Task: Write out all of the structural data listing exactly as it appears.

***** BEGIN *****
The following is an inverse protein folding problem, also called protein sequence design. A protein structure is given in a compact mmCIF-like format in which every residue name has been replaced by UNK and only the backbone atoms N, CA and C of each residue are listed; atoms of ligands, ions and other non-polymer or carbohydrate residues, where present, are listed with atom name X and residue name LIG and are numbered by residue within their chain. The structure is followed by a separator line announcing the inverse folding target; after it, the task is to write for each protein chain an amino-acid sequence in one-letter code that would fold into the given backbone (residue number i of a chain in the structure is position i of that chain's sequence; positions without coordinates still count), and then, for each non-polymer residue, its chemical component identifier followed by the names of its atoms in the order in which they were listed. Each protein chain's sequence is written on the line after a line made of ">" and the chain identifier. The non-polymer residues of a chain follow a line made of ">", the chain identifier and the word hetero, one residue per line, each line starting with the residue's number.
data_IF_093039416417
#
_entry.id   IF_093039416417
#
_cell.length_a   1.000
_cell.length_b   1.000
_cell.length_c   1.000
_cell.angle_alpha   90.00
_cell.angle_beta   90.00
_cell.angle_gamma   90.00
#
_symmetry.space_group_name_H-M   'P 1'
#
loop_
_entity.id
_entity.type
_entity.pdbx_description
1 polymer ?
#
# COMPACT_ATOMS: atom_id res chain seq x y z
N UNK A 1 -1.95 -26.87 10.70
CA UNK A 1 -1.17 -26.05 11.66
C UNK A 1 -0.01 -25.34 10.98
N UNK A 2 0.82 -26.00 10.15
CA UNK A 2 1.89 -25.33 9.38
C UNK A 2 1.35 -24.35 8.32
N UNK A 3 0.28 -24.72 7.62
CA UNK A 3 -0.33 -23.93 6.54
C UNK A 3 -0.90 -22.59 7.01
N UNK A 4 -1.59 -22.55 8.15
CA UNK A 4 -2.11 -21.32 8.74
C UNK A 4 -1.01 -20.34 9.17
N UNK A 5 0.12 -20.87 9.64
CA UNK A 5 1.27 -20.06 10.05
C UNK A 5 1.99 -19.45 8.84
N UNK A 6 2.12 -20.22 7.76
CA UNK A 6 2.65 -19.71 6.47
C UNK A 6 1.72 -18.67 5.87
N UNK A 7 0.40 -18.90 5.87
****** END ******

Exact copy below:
The following is an inverse protein folding problem, also called protein sequence design. A protein structure is given in a compact mmCIF-like format in which every residue name has been replaced by UNK and only the backbone atoms N, CA and C of each residue are listed; atoms of ligands, ions and other non-polymer or carbohydrate residues, where present, are listed with atom name X and residue name LIG and are numbered by residue within their chain. The structure is followed by a separator line announcing the inverse folding target; after it, the task is to write for each protein chain an amino-acid sequence in one-letter code that would fold into the given backbone (residue number i of a chain in the structure is position i of that chain's sequence; positions without coordinates still count), and then, for each non-polymer residue, its chemical component identifier followed by the names of its atoms in the order in which they were listed. Each protein chain's sequence is written on the line after a line made of ">" and the chain identifier. The non-polymer residues of a chain follow a line made of ">", the chain identifier and the word hetero, one residue per line, each line starting with the residue's number.
data_IF_093039416417
#
_entry.id   IF_093039416417
#
_cell.length_a   1.000
_cell.length_b   1.000
_cell.length_c   1.000
_cell.angle_alpha   90.00
_cell.angle_beta   90.00
_cell.angle_gamma   90.00
#
_symmetry.space_group_name_H-M   'P 1'
#
loop_
_entity.id
_entity.type
_entity.pdbx_description
1 polymer ?
#
# COMPACT_ATOMS: atom_id res chain seq x y z
N UNK A 1 -1.95 -26.87 10.70
CA UNK A 1 -1.17 -26.05 11.66
C UNK A 1 -0.01 -25.34 10.98
N UNK A 2 0.82 -26.00 10.15
CA UNK A 2 1.89 -25.33 9.38
C UNK A 2 1.35 -24.35 8.32
N UNK A 3 0.28 -24.72 7.62
CA UNK A 3 -0.33 -23.93 6.54
C UNK A 3 -0.90 -22.59 7.01
N UNK A 4 -1.59 -22.55 8.15
CA UNK A 4 -2.11 -21.32 8.74
C UNK A 4 -1.01 -20.34 9.17
N UNK A 5 0.12 -20.87 9.64
CA UNK A 5 1.27 -20.06 10.05
C UNK A 5 1.99 -19.45 8.84
N UNK A 6 2.12 -20.22 7.76
CA UNK A 6 2.65 -19.71 6.47
C UNK A 6 1.72 -18.67 5.87
N UNK A 7 0.40 -18.90 5.87